How are epilepsy and autism related, if at all? Two articles, here and here, describe the complexities and controversies of research in this area.
My husband and I both have to work full time and we spent more than a month searching for childcare. We were even rejected by a renown special needs pre-school as our son was identified as non-compliant and unworkable. We finally found a private daycare that is costly, and on top of the regular fee they are insisting John does additional therapy at additional cost because of his compliance issues. Unfortunately we cannot be reimbursed by insurance for that as he has no diagnosis of autism (which we do not think he has).
As challenging as his medical issues were, what we are working with now is heartbreaking, but we love our son who is a sweet, affectionate, and kind boy.
Share your KCNQ2 journey here to help raise awareness of KCNQ2-related epilepsy.
JPF: Please tell us a little bit about what motivates you in your research.
LL: Mutations in the potassium channel gene KCNQ2 cause medically refractory neonatal-onset epilepsy, global developmental delay, and autism. Increasing numbers of clinical cases of KCNQ2 encephalopathy in children have been found in the past couple of years. These cases encourage me to join KCNQ2 study groups.
As a mother to two boys, nothing makes me happier than seeing them smile, watching them laugh, play and grow up healthy. So I understand how hard it is when parents have to face something as hard as watching their child struggle in their development. Being a mother encourages me and gives importance to my goal: To discover good treatments for kids’ diseases using my knowledge and techniques.
JPF: Can you please summarize your abstract in lay terms?
LL: Our lab and collaborators have established an international registry of KCNQ2 cases from patients. To date, we have collected around 120 KCNQ2 encephalopathy missense variants and two interesting examples of single amino acid deletion. One is a unique variant (found in one case), the other in 6 children. My goal was to clarify whether these deletion variants were likely to be the cause of the seizures and impaired development seen in patients.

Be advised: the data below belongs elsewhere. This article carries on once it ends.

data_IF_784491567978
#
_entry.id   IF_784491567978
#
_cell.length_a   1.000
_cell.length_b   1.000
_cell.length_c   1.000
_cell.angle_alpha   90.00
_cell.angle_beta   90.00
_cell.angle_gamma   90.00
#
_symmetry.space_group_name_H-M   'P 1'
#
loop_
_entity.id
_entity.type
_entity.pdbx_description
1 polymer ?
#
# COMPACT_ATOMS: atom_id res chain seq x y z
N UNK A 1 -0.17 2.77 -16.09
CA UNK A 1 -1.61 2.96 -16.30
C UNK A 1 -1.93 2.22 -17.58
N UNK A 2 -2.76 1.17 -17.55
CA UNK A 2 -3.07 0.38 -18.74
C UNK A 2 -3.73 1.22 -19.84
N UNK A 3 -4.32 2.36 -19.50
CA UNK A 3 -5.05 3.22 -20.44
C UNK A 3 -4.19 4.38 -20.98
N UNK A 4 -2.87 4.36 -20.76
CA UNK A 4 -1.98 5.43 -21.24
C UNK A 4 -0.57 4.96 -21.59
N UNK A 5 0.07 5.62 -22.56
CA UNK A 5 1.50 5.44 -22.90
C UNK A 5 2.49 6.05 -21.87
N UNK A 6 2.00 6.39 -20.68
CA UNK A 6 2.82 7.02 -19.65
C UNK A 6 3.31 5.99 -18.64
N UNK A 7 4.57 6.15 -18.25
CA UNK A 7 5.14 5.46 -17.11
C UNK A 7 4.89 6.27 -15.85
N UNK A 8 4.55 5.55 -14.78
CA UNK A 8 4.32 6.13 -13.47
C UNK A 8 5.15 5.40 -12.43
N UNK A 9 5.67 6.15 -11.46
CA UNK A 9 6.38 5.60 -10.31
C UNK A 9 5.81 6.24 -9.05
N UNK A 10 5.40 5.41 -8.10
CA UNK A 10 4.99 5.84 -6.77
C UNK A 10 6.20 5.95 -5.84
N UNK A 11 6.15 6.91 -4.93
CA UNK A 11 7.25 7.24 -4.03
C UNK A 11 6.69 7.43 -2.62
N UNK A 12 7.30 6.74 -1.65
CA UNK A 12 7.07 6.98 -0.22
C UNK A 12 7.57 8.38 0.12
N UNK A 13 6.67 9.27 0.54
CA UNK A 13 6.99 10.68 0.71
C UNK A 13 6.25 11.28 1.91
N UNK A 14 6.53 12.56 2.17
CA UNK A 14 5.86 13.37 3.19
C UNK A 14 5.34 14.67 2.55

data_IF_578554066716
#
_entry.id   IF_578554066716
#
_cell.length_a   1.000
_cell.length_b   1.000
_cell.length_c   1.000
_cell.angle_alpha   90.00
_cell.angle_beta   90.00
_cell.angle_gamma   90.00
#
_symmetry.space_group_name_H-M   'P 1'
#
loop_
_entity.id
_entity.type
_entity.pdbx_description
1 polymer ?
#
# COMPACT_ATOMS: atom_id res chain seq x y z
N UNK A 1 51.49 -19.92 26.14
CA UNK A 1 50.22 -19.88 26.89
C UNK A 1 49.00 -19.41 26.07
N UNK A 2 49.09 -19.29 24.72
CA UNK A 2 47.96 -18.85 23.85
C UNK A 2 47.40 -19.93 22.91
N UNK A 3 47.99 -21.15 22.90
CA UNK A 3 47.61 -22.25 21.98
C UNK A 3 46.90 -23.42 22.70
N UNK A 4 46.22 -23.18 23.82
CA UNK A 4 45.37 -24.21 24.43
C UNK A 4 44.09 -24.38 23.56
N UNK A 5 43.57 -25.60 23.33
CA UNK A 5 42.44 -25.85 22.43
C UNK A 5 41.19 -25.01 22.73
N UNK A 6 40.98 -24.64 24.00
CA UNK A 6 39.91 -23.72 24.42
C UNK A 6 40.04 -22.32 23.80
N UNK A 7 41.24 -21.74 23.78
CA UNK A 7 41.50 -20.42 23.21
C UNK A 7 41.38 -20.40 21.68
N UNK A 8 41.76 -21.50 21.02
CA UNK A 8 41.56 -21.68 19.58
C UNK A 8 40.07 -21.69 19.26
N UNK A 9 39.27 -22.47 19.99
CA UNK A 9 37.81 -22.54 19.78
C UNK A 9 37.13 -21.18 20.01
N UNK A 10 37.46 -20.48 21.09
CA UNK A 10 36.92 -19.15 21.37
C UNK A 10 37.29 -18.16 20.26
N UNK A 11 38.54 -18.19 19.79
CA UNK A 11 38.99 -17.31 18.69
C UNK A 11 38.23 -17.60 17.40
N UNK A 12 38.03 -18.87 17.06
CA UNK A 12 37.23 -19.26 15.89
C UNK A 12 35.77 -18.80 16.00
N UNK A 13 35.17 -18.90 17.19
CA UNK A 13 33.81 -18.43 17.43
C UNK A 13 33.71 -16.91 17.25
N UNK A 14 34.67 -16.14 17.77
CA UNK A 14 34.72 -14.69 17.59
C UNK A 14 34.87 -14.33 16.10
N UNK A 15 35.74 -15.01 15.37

This diagram shows the location in the KCNQ2 protein of the two newly discovered single amino acid deletions (dots in red) and the 120 previously characterized missense mutations (dots in blue). A missense mutation is a point mutation in which a single nucleotide change results in a codon (a triplet of nucleotides) that codes for a different amino acid. A single amino acid deletion occurs when an entire codon is lost and the rest of the sequence is shifted. Dr. Li’s paper was the first to show that a single amino acid lost, not changed, can induce encephalopathic epilepsy.
JPF: Why do you think your abstract was selected as a highlight? What about your discovery is most valuable in advancing KCNQ2 (or epilepsy) research?
LL: I think my abstract was selected because it is the first time deletion variants have been shown to induce KCNQ2 encephalopathy. I detected strongly reduced channel function and showed a drug could reverse some of the effects of the variant on the channel.
JPF: When did you find out your abstract was selected for special presentation, and how did you prepare for the talk?
LL: In June, I submitted my abstract to the AES annual meeting. After 3 months, in September, I got an email from 2015 the AES scientific program committee. My abstract was selected for a Pediatric Epilepsy Highlights presentation. To prepare, Dr. Cooper and my coworkers gave a lot of valuable advice. It took around a month to organize our clinical and electrophysiological data, and I practiced many times before the presentation.
JPF: Describe your experience of presenting the work. What kind of feedback or questions did you get?
LL: About a thousand people attended my presentation. Most of the audience were doctors. They were very interested in the mechanism and drug treatment. Most of the questions I received were about drug side effects and rules to use drugs to treat encephalopathy, since I presented a new drug (SF0034) that showed similar effects as ezogabine (an FDA approved drug to treat seizures) but which may be less likely to cause the side effects of blue skin discoloration.
JPF: What are you working on next?
LL: I will try to complete these deletion variant studies and publish a paper in the near future. Also I will study other variants in KCNQ2 encephalopathy.
Left to right: Baouyen Tran, a PhD student, Li Li, and Jacquenae Mays, a post-Bac student. Jacquenae and Bao are Li’s collaborators and she thanks them for tirelessly helping her in preparation and rehearsal of her talk.
A native of Dalian, China, Dr. Li Li received her PhD in Department of Pharmacology and Neurobiology at Tokyo Medical and Dental University and her Medical Bachelor degree at Dalian Medical University in Dalian, Liaoning, China. She has studied ion channels for 10 years and joined Dr. Ed Cooper’s Lab at Baylor College of Medicine in 2012 as a postdoctoral research fellow. Her focus is to clarify the mechanisms underlying potassium and calcium channel diseases and develop new drug treatments to cure them
DONATE to The Jack Pribaz Foundation to support research.